Review: Director Explains ‘Leap of Faith’ Behind The Exorcist in New Doc – 洛杉矶周报 – 亚洲版
When I was in grade school, in the 1970s, my teacher caught me reading the Bantam paperback of William Peter Blatty’s bestselling novel, The Exorcist. (I had swiped it from my sister.) I was hiding it behind my social studies book. I guess I was spellbound because I didn’t see Mrs. Roberts approaching. She snatched the book up, gasped at the cover — that creepily distorted image of a little girl — and cast it into the trash can. “Trash for trash!” she proclaimed.

A year or two later, at age 14, I snuck into an afternoon showing of director William Friedkin’s Oscar-winning film version at the Jerry Lewis Twin Theater in Doraville, Georgia. The movie had been out forever, and it seemed as if everyone had seen it but me. In those days, movie theaters went pitch black dark and the Jerry Lewis Theater (which quickly went bankrupt) was an empty, lonely place. All of which made a movie like The Exorcist extra scary. When Linda Blair began jabbing herself with the crucifix, I was outta there.

Most everyone has an Exorcist story. In Swiss filmmaker Alexandre O. Phillipe’s engrossing documentary, Leap of Faith, Friedkin tells his Exorcist stories, with an emphasis on his own filmmaking skills (undeniable) and the film’s philosophical gravitas (debatable). Phillipe, who made the brilliant Psycho shower scene doc,  conducted only one interview for this film: with Friedkin. Those hoping for fresh intel from Ellen Burstyn or Linda Blair will have to wait for the inevitable 50th anniversary hoopla in 2023.

William Friedkin (Shudder)

Exorcist obsessives, and they are legion, will have heard most of Friedkin’s stories, but they’re sure to relish Phillipe’s gift for artfully juxtaposing those stories with shots from the film, as when Friedkin reveals the completely random source for the film’s unsettling first sound. Or the way Friedkin himself can’t explain why the opening image of a blazing sun begins in black-and-white only to slowly bleed into color. He credits instinct, and the sense, as first stated to him by the great German filmmaker Fritz Lang (Metropolis) that on certain films, “every decision was right”.

There is a new revelation about Blatty’s desire to act in the film, and what he was willing to give up to do so, as well as fascinating stories of Friedkin’s last-minute decision to have playwright Jason Miller play the young priest, Father Karras. The death of Karras in the film’s final scene is revealed as an ongoing puzzlement for its director, who thought it a dramatic muddle but gave in to Blatty’s passionate insistence. Friedkin, who gives in to no one, ever, let the novelist have his way. Not a common occurrence in Hollywood.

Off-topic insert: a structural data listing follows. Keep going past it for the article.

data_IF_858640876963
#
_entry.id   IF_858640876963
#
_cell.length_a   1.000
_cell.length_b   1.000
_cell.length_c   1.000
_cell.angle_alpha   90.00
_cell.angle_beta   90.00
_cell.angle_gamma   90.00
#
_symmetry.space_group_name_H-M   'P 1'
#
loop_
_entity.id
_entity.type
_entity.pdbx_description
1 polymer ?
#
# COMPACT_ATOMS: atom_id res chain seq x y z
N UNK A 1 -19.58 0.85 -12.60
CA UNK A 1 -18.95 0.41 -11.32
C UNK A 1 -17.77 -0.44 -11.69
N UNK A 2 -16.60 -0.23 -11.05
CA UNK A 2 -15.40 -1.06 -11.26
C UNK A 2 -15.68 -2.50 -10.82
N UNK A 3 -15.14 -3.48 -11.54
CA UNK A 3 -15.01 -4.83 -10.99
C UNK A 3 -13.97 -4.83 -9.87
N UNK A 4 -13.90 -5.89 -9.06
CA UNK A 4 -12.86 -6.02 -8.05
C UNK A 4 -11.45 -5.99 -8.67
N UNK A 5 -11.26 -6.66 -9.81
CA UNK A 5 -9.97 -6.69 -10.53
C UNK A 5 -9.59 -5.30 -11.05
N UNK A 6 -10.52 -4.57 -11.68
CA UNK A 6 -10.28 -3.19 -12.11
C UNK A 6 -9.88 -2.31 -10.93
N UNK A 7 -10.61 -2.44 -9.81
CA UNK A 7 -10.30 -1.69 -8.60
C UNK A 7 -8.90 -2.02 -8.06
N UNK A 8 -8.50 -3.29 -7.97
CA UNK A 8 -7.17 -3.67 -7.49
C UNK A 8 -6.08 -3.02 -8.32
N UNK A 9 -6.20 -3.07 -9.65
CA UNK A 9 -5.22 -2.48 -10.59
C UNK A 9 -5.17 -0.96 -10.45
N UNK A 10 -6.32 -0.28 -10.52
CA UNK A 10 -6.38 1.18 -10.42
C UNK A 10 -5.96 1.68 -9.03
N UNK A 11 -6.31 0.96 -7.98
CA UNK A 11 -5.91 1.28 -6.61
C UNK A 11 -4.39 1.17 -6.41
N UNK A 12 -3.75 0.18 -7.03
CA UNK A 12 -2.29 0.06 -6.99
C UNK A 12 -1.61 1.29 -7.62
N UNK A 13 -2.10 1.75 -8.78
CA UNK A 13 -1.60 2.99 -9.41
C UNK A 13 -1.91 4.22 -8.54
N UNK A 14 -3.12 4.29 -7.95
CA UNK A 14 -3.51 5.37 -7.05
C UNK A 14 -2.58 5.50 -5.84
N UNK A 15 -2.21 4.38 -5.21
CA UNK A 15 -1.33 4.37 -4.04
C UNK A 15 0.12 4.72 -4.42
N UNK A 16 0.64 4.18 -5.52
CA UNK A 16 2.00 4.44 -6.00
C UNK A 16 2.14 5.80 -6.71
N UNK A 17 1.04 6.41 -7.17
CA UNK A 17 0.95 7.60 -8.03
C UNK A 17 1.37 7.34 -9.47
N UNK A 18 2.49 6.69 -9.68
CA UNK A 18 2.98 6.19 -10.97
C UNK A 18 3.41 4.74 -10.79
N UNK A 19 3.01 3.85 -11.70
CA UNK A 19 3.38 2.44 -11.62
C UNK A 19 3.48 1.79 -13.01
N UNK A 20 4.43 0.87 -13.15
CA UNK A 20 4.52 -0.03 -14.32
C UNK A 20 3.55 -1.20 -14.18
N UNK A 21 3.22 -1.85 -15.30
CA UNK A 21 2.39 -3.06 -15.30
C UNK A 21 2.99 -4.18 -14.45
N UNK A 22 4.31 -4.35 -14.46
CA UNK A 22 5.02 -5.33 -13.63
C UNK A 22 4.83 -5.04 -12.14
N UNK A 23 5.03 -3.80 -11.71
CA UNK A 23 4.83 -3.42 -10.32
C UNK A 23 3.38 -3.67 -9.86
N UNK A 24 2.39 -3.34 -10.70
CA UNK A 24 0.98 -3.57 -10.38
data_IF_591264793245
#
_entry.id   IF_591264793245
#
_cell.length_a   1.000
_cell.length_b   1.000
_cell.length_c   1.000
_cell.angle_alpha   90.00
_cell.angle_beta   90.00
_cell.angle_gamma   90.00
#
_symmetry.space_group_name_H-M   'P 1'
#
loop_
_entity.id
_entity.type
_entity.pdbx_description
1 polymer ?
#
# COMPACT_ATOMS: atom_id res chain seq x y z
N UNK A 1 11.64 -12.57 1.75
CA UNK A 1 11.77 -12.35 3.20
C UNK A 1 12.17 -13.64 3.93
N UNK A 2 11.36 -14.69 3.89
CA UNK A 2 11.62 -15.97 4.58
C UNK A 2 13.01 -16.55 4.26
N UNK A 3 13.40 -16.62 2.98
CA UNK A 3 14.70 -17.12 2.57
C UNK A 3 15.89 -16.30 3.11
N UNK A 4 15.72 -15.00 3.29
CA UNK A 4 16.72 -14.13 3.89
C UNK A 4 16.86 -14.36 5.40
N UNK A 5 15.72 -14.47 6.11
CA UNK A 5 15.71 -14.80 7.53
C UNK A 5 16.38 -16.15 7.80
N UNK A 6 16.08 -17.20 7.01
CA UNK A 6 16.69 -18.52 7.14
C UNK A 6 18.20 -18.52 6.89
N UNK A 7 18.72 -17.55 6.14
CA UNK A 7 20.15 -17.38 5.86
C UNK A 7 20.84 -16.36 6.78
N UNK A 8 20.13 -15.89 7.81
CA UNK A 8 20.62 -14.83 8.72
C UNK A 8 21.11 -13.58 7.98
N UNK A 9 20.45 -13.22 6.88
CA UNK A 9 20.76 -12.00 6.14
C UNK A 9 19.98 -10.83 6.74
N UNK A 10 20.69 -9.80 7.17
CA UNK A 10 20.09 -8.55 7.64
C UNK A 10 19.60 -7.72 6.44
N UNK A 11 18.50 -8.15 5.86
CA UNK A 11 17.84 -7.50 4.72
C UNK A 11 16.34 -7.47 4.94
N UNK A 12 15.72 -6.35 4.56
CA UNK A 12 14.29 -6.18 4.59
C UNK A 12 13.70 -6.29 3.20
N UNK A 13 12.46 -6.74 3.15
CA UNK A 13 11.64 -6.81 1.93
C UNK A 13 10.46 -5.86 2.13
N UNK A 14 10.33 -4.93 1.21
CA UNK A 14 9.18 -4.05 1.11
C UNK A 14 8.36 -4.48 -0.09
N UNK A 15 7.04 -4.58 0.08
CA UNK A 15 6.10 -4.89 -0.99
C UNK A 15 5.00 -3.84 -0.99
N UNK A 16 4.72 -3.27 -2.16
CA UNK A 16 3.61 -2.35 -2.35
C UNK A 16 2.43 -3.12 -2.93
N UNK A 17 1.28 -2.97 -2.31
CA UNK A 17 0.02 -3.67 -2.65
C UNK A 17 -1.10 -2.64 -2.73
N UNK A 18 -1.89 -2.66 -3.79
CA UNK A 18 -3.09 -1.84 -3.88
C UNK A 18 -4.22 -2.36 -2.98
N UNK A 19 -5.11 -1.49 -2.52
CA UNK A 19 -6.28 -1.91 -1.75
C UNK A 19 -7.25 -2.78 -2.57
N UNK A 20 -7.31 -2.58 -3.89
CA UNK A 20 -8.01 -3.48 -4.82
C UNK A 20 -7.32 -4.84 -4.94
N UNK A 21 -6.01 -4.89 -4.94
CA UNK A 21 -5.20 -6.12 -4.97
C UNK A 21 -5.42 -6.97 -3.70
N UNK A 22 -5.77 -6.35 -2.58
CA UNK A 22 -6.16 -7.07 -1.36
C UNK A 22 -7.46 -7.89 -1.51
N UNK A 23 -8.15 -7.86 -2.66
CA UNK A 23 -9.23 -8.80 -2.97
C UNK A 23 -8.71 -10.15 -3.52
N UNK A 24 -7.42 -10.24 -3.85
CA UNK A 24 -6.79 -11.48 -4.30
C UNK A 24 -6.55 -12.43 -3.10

The painful (for Friedkin) Bernard Hermann story is here, as well as a newly detailed description of actress Mercedes McCambridge’s infamous raw eggs and whiskey work process for giving voice to the film’s demon. The filmmaker is still pleased with himself for having thought to call upon the half-forgotten 1940s and ‘50s scene-stealer but Phillipe neglects to ask Friedkin why he denied McCambridge an on-screen credit in the film’s original cut, a slight that upset her terribly. (She was credited in subsequent prints.)

Friedkin, who’s 85 now, has talked about his most famous film so often and for so long that fresh emotion is hard to muster, but when he speaks of his love for fine art, his eyes warm with emotion. The iconic shot of von Sydow’s Father Merrin standing motionless with his black satchel outside the Georgetown townhouse where he’s just arrived to perform an exorcism was inspired by René Magritte’s Empire of Light paintings. Phillipe places the painting alongside the film scene and zooms in as Friedkin breaks down how a subtle shift of light source from one medium to the other made film history.

Funny thing though: Friedkin’s stories of the great painters inspiring his use of light in The Exorcist (and all his movies) may actually be more affecting than any single moment in the film, including the death of poor Father Karras. It’s an indelible, classic film but we rarely weep for its characters. And yet, all these years later, it’s imagery can still reduce me to an unnerved 14-year-old looking for the nearest exit. For Friedkin and company, another half century of movie immortality seems assured.